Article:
Island Voices: What we can learn from an itchy shark

Thanks to a recent expedition led by the federal Department of Fisheries and Oceans, Canadians have three more great reasons to protect the Pacific “Deepsea Oasis” off the coast of British Columbia.

On July 16, a crew departed from Sidney to explore more of the area officially known as the Pacific Offshore Area of Interest. Four times the size of Vancouver Island, this ocean area is home to at least 44 underwater mountains, ancient sponge gardens, volcanic vents and species found nowhere else on Earth.

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Their focus was a deep dive to Explorer Seamount, part of an expedition organized in partnership with Fisheries and Oceans Canada, Ocean Networks Canada and the Nuu-chah-nulth Nation.

Explorer is an ancient underwater volcano that rises about 2.5 kilometres above the sea floor, similar in height to Blackcomb Peak. What we know is that seamounts sustain incredible biodiversity, which is critical to ocean’s health.

What we don’t know is endless.

On July 19, the crew announced that scans confirmed additional seamounts in the area. Quite literally, uncharted waters.

And there’s more. The expedition had also set out to better map a previously discovered area of dense sponge garden that scientists dubbed “Spongetopia.” This year, the crew returned to Spongetopia and discovered a new area of closely packed corals and sponges, dubbing it “Coraltropolis.”

Later in the week, the team shared captivating footage of a two-metre-long salmon shark giving itself a good scratch on a floating log in the Pacific — behaviour never before captured, according to DFO scientist Cherisse Du Preez.

It’s an entire universe of life, fundamentally connected to our own, just out of sight.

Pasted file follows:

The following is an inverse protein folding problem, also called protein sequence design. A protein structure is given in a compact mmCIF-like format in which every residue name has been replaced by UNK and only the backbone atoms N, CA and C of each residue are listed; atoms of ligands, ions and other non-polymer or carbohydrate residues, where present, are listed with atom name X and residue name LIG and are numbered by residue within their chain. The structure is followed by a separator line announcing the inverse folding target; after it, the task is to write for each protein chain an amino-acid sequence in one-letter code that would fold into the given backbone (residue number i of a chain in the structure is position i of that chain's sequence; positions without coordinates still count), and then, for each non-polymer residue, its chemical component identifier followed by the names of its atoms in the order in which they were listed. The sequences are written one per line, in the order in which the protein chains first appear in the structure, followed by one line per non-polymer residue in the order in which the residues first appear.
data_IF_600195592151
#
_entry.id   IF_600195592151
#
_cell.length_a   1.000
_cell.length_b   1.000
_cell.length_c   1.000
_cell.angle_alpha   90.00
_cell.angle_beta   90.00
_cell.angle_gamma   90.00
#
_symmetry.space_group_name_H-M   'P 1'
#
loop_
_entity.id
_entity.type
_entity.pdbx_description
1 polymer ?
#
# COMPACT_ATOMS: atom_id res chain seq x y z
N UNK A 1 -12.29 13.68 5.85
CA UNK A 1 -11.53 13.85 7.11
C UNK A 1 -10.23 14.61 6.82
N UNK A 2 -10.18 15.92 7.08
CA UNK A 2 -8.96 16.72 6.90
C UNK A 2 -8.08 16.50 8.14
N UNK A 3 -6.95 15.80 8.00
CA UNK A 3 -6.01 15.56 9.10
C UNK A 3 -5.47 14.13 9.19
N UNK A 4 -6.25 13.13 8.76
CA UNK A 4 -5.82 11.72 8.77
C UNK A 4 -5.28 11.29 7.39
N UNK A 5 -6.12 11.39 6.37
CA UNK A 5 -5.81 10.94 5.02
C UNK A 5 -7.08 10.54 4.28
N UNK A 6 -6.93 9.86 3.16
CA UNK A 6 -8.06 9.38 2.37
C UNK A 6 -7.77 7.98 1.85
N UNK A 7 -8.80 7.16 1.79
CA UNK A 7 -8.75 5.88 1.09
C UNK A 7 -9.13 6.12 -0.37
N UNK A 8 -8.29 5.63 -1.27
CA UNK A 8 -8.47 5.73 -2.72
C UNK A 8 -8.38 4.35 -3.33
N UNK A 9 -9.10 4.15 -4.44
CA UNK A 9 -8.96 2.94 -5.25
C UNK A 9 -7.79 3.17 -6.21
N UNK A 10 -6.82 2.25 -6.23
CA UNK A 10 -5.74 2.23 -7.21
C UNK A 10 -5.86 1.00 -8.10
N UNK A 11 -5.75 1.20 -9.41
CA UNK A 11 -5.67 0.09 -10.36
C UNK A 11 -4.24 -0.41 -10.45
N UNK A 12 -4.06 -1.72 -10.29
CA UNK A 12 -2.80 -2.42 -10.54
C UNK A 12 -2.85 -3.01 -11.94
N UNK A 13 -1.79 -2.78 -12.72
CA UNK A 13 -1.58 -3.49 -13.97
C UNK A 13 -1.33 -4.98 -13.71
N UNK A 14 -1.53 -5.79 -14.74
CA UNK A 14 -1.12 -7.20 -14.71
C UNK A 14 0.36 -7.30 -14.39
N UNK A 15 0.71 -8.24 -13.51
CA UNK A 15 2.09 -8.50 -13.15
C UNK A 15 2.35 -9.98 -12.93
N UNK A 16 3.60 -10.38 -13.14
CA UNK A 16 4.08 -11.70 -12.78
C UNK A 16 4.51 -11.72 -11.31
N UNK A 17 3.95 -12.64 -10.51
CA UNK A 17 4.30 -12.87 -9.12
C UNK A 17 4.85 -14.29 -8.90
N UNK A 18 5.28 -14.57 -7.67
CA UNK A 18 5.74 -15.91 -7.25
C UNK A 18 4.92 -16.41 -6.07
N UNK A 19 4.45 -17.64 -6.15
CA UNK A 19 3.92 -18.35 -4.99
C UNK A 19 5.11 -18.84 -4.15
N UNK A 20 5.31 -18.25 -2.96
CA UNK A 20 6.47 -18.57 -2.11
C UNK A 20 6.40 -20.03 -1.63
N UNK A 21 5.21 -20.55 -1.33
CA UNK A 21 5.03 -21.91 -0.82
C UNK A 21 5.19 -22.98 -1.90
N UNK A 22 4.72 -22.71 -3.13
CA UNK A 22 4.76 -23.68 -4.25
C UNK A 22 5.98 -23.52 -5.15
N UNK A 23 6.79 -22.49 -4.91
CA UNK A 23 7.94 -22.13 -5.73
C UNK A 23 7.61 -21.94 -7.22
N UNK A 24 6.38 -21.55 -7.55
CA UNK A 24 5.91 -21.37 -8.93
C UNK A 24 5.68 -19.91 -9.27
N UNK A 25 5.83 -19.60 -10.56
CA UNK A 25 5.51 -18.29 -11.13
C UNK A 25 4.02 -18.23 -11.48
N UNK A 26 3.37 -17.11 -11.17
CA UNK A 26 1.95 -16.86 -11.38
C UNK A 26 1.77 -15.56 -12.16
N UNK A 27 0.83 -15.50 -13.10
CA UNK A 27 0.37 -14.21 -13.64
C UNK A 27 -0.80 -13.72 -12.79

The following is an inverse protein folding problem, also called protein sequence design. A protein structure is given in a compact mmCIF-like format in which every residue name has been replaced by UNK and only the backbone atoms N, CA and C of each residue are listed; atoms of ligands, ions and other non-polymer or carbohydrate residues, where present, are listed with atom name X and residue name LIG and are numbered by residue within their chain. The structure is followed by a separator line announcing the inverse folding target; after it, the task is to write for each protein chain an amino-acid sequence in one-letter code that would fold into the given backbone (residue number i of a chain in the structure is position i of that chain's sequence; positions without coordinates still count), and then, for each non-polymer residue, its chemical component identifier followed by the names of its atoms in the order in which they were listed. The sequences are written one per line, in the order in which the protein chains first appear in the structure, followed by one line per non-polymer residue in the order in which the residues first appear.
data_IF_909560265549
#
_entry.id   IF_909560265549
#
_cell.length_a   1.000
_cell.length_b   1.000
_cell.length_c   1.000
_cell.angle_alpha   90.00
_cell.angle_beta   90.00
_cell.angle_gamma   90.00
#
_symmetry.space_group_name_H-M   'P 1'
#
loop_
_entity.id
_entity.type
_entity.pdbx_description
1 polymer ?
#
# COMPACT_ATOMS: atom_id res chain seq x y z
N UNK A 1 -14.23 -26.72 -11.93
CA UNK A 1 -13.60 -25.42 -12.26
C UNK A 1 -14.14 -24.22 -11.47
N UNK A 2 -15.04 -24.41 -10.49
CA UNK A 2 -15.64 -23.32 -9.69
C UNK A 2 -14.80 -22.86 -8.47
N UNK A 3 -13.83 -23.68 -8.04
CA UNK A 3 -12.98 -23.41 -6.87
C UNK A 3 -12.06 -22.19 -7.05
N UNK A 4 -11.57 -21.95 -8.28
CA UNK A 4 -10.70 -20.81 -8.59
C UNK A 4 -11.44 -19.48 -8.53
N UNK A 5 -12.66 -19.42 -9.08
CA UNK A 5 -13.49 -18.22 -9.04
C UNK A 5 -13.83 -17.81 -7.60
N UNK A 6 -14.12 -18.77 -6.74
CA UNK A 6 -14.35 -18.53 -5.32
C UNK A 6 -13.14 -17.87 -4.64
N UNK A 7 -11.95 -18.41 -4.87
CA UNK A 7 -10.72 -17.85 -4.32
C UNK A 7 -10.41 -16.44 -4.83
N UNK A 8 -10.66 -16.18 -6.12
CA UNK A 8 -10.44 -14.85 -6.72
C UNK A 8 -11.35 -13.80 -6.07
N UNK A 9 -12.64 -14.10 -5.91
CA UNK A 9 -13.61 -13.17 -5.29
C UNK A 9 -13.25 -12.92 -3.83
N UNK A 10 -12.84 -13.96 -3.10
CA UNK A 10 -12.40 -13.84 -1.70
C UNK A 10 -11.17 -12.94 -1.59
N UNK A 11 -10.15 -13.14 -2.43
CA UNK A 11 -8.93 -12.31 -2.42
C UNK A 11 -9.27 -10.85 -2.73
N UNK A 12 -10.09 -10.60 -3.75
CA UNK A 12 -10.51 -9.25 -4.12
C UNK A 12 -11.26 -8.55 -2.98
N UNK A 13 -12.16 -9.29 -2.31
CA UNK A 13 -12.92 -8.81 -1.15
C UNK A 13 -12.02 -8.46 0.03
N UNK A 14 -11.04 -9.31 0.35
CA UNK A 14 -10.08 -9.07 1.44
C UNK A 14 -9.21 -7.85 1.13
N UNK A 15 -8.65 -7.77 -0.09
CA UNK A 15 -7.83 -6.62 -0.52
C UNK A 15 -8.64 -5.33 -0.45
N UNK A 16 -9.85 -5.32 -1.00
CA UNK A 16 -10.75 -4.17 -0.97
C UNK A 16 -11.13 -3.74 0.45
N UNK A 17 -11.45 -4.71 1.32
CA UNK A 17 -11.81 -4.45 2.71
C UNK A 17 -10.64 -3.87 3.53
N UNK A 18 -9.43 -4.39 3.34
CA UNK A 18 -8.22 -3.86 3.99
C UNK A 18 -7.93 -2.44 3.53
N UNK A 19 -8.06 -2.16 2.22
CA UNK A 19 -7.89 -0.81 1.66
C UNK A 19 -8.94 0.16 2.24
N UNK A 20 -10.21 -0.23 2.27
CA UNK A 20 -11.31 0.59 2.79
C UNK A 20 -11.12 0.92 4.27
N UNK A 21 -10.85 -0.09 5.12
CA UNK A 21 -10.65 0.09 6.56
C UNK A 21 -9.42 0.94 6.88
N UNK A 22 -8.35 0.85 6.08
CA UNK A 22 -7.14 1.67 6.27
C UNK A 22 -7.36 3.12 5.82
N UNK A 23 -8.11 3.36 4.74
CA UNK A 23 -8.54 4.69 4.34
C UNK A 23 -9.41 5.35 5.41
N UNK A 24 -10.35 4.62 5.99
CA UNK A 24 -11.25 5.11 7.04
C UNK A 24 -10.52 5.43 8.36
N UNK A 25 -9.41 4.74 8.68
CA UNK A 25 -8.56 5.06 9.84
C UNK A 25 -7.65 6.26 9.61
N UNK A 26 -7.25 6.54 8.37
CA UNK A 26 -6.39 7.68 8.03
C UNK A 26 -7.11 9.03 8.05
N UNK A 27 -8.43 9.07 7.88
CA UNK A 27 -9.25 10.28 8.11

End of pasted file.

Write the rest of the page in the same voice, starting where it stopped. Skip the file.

The dives, reaching depths of up to 2,000 metres, were livestreamed, allowing ordinary people to follow along in real-time as the crew tried to identify rarely seen animals.

More than 50,000 people tuned into the stream, watching as new discoveries were made and questions answered in real time. The video was also screened in Clifford Carl Hall at the Royal B.C. Museum.

More exciting news and discoveries are likely after the crew returns from the oasis. We may never know all of the area’s mysteries, and that is likely a good thing.

In June, Nature Canada and partners launched a petition to permanently protect this remarkable habitat as part of Canada’s commitment to double protections for nature by 2020, including at least 10 per cent of its oceans.

Bottom-trawling is prohibited in part of the area, but the entire water column remains open to commercial fishing, shipping and other industrial activities. A moratorium on oil and gas exploration, in effect since the 1970s, could be lifted at any point.

The DFO expedition has given us even more reasons to make this deep-sea oasis a protected area that will allow life to thrive and research to continue.

We know Canadians are enthusiastic about protecting our oceans.

It’s amazing to see so many British Columbians passionately speaking out about endangered southern resident orcas, or the need to reduce ocean plastic. But the 2019 expedition to Explorer shows we must focus our efforts below the surface, too.

Together, let’s encourage our governments to dig deep when it comes to ocean protection.

The Department of Oceans and Fisheries should work in a co-governance structure with the Nuu-chah-nulth and the Haida to make the Offshore Pacific Area of Interest a Marine Protected Area free from harmful industrial activity, including bottom-contact fishing and seabed mining.

Itchy sharks, new mountains and a coraltropolis. Who knew? From Nature Canada’s supporters from coast to coast, we want to thank every crewmember on board the Pacific Seamounts expedition for giving us more reasons to protect the Deepsea Oasis.

Gauri Sreenivasan is Nature Canada’s director of campaigns for protected areas.

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